Wednesday, December 8, 2010
Rape is More than Rape in Sweden
In some cases, neither Bill Clinton nor the rest of us would even call it sex at all.
The reason for the widened legal use of the word rape is claimed to be a care for the victims, ensuring that the crime is taken seriously in courts and leads to significant punishment. This seems like a good reason, but in reality the effect tends to be the opposite.
Instead of minor sexual offenses being regarded with more sincerity, the major ones, like real rape, tend to be seen as less serious. Of course, when the meaning of the term rape is widened it gets diluted. Not in the legal system just yet, but in the minds of the general public.
Soon, the courts will need to do the same, especially since there is an increasing number of cases that are little or no more than expressions of disappointment or jealousy, and similar subjective emotional issues of no real legal baring.
newspeak, in George Orwell's novel 1984, where an oppressive government uses language to brainwash its citizens and confuse their understanding of democracy and justice. When the Swedish parliament is doing the same, it's terrible evidence of their poor respect for basic civil principles.
A Matter of Condoms Only
So, in the case of Julian Assange, he is not – yet – the victim of a great interstate conspiracy to sabotage Wikileaks and its recent revelations. He is the victim of the term rape expanded in Swedish law to apply to things that are hardly crimes at all, but because of this can be treated as such.
In a way, this is even worse. Instead of a conspiracy, which would be illegal, the persecution and harassment of Assange is legal, stripping him of his human rights completely.
Behind the accusations against Assange are two Swedish women who discovered that he had made love to them both, and probably was not interested in a longtime commitment to either one of them. They went to the police together, as an alliance of two women spurned.
They both admit that the sex with him was consensual, but one claims that Assange deliberately made the condom break (what man in the world would?) and the other claims that they had sex without a condom against her will (although she didn't in any way oppose it at the time). Obviously, they were just searching desperately for some offense of which to accuse him.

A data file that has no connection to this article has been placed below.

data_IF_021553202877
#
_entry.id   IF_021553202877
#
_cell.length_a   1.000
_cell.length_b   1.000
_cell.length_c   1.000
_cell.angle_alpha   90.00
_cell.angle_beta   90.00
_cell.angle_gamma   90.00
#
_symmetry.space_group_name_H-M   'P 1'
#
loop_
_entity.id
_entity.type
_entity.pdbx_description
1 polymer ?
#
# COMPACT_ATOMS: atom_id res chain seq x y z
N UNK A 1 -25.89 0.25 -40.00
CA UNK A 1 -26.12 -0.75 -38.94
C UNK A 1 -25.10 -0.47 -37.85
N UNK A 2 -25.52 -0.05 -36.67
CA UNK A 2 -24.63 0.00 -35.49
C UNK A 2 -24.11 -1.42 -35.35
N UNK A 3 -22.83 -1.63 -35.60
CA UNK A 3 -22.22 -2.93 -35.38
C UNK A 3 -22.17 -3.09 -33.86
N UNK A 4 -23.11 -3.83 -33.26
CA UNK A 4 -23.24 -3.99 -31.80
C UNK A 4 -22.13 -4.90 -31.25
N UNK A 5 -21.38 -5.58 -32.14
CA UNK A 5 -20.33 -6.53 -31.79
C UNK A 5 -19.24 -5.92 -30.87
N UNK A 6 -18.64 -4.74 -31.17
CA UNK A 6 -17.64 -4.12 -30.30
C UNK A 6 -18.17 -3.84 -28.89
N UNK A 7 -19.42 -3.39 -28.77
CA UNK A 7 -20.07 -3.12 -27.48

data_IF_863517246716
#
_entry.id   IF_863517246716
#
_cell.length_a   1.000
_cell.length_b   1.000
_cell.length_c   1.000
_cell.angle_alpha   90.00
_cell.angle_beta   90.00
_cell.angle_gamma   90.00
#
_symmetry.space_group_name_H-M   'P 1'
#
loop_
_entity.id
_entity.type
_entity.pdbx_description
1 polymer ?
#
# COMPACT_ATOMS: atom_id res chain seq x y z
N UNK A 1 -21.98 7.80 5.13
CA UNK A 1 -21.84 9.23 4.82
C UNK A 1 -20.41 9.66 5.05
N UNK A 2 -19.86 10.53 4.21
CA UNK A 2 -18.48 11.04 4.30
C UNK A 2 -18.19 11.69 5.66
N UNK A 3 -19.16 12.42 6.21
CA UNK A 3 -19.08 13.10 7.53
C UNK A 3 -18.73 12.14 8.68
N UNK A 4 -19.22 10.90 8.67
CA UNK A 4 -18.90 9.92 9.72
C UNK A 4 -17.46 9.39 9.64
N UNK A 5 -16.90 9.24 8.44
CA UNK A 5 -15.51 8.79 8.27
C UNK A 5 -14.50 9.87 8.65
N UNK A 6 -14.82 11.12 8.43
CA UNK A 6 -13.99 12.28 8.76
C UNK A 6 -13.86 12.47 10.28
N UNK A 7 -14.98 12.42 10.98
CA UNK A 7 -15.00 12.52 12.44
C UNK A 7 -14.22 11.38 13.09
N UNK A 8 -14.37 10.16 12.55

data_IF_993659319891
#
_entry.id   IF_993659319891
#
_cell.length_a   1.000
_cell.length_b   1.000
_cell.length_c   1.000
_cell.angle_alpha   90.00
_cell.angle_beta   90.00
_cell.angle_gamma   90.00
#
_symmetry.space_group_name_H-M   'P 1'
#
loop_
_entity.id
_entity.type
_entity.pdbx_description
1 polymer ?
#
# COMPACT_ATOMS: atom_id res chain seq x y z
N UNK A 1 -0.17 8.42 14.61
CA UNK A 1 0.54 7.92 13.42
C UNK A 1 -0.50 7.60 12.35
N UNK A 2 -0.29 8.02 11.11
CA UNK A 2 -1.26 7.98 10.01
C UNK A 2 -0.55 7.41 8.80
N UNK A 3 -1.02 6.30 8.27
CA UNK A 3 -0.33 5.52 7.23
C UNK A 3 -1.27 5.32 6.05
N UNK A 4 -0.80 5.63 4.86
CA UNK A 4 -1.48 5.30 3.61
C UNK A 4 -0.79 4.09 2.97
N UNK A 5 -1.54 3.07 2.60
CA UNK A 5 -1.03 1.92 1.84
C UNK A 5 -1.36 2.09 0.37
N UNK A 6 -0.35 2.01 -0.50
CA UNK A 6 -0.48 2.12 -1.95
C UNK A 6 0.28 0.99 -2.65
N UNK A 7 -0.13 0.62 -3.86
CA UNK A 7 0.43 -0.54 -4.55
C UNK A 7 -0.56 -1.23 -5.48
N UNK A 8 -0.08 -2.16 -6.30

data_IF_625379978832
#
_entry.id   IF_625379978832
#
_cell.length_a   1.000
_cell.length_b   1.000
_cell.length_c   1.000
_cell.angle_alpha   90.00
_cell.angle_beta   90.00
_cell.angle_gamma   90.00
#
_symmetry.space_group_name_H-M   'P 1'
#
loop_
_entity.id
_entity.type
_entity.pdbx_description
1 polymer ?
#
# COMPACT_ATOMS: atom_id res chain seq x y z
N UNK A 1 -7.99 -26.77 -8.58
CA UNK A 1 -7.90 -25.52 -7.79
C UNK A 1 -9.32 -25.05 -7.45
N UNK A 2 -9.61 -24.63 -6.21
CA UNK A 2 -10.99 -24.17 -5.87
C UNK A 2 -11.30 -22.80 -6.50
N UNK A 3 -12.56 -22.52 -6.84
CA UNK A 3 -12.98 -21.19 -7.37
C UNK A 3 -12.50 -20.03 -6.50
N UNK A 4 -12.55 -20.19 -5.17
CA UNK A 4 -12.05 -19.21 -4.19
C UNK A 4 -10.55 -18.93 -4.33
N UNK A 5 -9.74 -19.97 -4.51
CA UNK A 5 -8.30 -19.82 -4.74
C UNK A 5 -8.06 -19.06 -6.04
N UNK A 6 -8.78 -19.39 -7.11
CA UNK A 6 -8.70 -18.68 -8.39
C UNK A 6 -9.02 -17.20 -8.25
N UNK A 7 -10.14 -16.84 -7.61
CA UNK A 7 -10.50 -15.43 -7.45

Here are the circumstances regarding the events and the two women's charges, according to the police reports: Daily Mail report
The Guilty Ones
The Swedish prosecutor Marianne Ny insists on the charges and on arresting Assange in his absence. According to her it's just for questioning, since Assange has not yet been able to give his version of the matter, although he stayed in Sweden for several weeks before going to England.
She refuses to say if there will be a trial, or to state the specifics of the alleged crimes. But it doesn't stop her from demolishing his reputation throughout the world, and putting him at great personal risk in so many ways. He is already punished, although there has been no trial.
The attorney of the two women, Claes Borgström, is a cynical opportunist who cashes in on this, all that he can, and participates gladly in the slander of Assange, blaming him for just about everything and then some. Both he and the prosecutor seem not at all displeased with the media attention this brings them.
What if the charges against Assange are dropped, or the court finds him innocent? How can his honor be restored? Will those who maltreated him be charged?
In both Swedish and European law, the judicial treatment of an accused may not be out of proportion to the charges. This has definitely happened here. Will the prosecutor be punished for this? Also, it is illegal to make false charges against someone. Will the two women be accused of this?
The Swedish legal system is Orwellian in so many ways, for example in the diminished rights of the accused, who is treated as guilty before the trial – a major mockery of the principles of justice. The accusers are rarely, if ever, at risk of anything at all, no matter how absurd their accusations are, which makes for a paranoid system of insecurity, again very Orwellian, or for that matter a reminder of extreme fascist and communist states.
So much wrong is exposed in the case against Julian Assange. The Wikileaks ingredient, and what it might have to do with this, is not even on the top of the list. From the Swedish perspective I would say that the worst is how justice deteriorates when moral panic and political correctness are allowed to shape it, and how quickly civil rights die when the legal system is free to act without the risk of being punished for its misuse of power.